Tales of the North American Indians
Manabozho’s Adventures – C
While Manabozho was once walking along a lake shore, tired and hungry, he observed a long, narrow sandbar, which extended far out into the water, around which were myriads of waterfowl, so Manabozho decided to have a feast. He had with him only his medicine bag; so he entered the brush and hung it upon a tree, now called “Manabozho tree,” and procured a quantity of bark, which he rolled into a bundle and placing it upon his back, returned to the shore, where he pretended to pass slowly by in sight of the birds. Some of the Swans and Ducks, however, recognizing Manabozho and becoming frightened, moved away from the shore.
One of the Swans called out, “Ho! Manabozho, where are you going?” To this Manabozho replied, “I am going to have a song. As you may see, I have all my songs with me.” Manabozho then called out to the birds, “Come to me, my brothers, and let us sing and dance.” The birds assented and returned to the shore, when all retreated a short distance away from the lake to an open space where they might dance. Manabozho removed the bundle of bark from his back and placed it on the ground, got out his singing-sticks, and said to the birds, “Now, all of you dance around me as I drum; sing as loudly as [Page 55] you can, and keep your eyes closed. The first one to open his eyes will forever have them red and sore.”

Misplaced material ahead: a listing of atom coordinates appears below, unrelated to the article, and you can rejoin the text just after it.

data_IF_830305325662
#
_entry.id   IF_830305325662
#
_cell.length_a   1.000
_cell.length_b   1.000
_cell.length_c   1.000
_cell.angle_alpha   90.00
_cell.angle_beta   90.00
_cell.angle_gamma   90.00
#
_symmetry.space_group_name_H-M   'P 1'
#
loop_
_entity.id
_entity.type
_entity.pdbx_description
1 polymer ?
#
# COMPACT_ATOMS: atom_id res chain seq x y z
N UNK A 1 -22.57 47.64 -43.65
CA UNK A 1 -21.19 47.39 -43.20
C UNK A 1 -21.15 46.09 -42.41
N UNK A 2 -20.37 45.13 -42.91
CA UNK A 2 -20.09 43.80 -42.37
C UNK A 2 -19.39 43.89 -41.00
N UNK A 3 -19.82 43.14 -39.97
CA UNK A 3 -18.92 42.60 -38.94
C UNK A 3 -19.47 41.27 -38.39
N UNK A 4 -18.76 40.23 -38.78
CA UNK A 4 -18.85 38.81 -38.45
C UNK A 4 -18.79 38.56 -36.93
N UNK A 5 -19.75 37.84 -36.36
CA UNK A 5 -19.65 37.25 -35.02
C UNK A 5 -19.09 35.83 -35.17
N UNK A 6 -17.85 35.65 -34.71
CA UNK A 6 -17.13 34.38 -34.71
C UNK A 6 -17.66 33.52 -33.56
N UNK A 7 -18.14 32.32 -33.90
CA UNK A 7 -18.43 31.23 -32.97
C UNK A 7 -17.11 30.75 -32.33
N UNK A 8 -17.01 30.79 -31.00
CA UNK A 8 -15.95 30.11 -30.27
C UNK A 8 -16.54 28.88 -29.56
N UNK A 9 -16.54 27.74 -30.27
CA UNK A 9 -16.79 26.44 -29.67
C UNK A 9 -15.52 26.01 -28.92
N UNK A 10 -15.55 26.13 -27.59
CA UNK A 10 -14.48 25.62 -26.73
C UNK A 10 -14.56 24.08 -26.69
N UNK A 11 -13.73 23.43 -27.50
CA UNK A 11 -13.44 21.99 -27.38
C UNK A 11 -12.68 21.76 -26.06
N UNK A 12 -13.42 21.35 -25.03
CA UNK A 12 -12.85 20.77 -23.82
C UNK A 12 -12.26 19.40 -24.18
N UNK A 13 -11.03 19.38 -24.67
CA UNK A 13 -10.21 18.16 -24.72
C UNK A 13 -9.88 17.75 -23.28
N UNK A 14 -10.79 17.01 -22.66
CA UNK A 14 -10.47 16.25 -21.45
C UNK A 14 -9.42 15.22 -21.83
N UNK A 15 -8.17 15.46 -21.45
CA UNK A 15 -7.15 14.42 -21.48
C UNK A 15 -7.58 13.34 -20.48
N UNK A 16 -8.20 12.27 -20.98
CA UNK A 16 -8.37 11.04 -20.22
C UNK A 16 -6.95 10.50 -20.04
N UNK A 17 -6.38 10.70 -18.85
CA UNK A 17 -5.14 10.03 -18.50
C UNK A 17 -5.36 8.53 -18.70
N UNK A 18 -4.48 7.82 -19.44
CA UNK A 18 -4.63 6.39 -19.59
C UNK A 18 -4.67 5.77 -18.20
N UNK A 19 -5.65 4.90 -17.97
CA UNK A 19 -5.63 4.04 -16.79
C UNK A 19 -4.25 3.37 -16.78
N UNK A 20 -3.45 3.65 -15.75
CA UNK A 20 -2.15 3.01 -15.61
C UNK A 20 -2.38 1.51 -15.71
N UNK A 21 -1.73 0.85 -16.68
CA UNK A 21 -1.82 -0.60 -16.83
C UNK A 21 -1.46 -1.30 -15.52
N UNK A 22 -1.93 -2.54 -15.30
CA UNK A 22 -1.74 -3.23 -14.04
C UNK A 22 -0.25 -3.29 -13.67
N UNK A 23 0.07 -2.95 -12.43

Manabozho began to beat time upon his bundle of bark, while the birds, with eyes closed, circled around him singing as loudly as they could. Keeping time with one hand, Manabozho suddenly grasped the neck of a Swan, which he broke; but before he had killed the bird it screamed out, whereupon Manabozho said, “That’s right, brothers, sing as loudly as you can.” Soon another Swan fell a victim; then a Goose, and so on until the number of birds was greatly reduced. Then the “Hell-diver,” opening his eyes to see why there was less singing than at first, and beholding Manabozho and the heap of victims, cried out, “Manabozho is killing us! Manabozho is killing us!” and immediately ran to the water, followed by the remainder of the birds.
As the “Hell-diver” was a poor runner, Manabozho soon overtook him, and said, “I won’t kill you, but you shall always have red eyes and be the laughing-stock of all the birds.” With this he gave the bird a kick, sending him far out into the lake and knocking off his tail, so that the “Hell-diver” is red-eyed and tailless to this day.